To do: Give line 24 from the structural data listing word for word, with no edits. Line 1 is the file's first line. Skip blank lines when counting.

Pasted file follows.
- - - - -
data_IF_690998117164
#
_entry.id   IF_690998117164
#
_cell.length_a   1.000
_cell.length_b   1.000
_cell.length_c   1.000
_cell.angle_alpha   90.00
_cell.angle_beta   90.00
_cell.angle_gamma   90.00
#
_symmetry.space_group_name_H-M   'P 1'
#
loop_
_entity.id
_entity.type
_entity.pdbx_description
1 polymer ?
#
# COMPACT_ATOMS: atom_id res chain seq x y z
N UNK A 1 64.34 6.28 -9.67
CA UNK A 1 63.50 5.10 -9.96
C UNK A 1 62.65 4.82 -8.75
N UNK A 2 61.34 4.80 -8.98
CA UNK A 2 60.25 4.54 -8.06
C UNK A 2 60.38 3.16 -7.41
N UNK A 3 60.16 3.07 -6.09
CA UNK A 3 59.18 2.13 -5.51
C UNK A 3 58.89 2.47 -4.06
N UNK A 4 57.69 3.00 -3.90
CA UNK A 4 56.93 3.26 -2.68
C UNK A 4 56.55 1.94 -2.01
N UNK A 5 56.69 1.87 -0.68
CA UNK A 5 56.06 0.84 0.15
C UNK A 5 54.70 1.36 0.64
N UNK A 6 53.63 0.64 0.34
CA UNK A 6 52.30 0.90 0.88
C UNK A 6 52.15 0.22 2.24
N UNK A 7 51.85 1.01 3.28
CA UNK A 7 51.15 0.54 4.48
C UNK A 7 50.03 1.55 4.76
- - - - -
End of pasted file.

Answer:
N UNK A 2 61.34 4.80 -8.98